- Other terms: Some symptoms associated with PTLDS actually occur due to other types of infections or diseases, such as osteoarthritis or rheumatoid arthritis, among others. While some patient advocates consider them to be the result of Lyme disease, there is a lack of medical evidence to support this claim.
Many researchers believe that the symptoms of PTLDS actually have nothing to do with Lyme disease. In a review of seven studies, 50% to 88% of subjects thought they had Lyme disease, but showed no evidence of actually getting Lyme disease in the first place. Further research is needed to better understand PTLDS.
Chronic Lyme disease is currently considered a syndrome – a set of symptoms with no agreed cause – rather than a disease. Without a clearly established cause, it is more difficult to pinpoint.
According to the International Society of Lyme and Related Diseases, the working definition is the presence of symptoms (or a subset thereof) for six months or more after the end of antibiotic therapy.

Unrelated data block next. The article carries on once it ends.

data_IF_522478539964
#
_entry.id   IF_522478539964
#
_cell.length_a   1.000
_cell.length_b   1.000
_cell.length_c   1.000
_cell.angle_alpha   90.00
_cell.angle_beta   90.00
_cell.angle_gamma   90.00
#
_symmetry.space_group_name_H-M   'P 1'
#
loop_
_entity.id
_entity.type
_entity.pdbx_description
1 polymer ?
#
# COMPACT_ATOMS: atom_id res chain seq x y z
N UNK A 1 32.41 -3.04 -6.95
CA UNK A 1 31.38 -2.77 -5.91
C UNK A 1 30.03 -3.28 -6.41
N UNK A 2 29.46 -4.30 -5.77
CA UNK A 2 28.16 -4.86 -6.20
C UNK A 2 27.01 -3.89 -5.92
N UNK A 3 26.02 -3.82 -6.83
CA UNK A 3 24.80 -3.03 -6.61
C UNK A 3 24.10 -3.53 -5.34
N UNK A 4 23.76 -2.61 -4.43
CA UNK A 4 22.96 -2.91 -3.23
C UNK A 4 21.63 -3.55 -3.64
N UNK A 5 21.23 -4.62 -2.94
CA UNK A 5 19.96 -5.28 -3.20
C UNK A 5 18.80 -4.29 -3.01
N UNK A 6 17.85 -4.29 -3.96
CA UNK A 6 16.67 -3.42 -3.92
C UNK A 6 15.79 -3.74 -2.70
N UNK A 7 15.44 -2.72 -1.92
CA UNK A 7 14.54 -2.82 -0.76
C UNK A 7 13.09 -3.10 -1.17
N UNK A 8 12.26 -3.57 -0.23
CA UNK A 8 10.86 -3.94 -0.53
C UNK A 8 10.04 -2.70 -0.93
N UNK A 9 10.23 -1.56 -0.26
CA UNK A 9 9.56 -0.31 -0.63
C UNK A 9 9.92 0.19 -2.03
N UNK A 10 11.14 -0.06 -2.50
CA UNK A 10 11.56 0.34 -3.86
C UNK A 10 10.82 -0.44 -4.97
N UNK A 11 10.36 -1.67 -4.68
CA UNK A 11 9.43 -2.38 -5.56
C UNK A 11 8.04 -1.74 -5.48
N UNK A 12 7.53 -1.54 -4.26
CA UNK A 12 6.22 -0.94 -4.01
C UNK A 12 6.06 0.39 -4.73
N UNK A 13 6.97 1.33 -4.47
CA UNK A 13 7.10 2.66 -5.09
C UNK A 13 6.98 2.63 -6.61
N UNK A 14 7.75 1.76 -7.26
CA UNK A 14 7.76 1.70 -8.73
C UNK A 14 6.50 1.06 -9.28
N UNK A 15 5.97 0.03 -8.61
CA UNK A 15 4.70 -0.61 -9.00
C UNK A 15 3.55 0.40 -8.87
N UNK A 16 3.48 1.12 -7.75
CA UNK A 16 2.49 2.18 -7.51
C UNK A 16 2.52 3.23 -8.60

Although their symptoms overlap, there are also key differences between post-Lyme disease syndrome and Lyme disease as it initially presents. For example, neither the fever nor the bullish rash commonly associated with Lyme disease are reported with SPTLD.
Those with PTLDS experience:
- Joint/musculoskeletal pain
- Difficulty sleeping
- Hearing loss
- Muscle aches
- Cognitive dysfunction (brain fog)
- Cardiac effects (heart palpitations)
- Tingling and nerve pain
Notably, patients may have flare-ups and periods of remission with these symptoms.
Beyond the direct symptoms, PTLDS can have serious mental health implications. Researchers at Johns Hopkins University found significantly higher levels of clinical depression and reduced quality of life when comparing subjects with chronic Lyme disease and those without.
Certainly, the controversial nature of this condition – the fact that it often goes unrecognized by doctors – only adds to this burden.
Tests used for Lyme disease detection — usually blood tests like the ELISA test — will largely not be effective in diagnosing PTLDS. The diagnosis of the disease mainly involves an assessment of the state of health and history.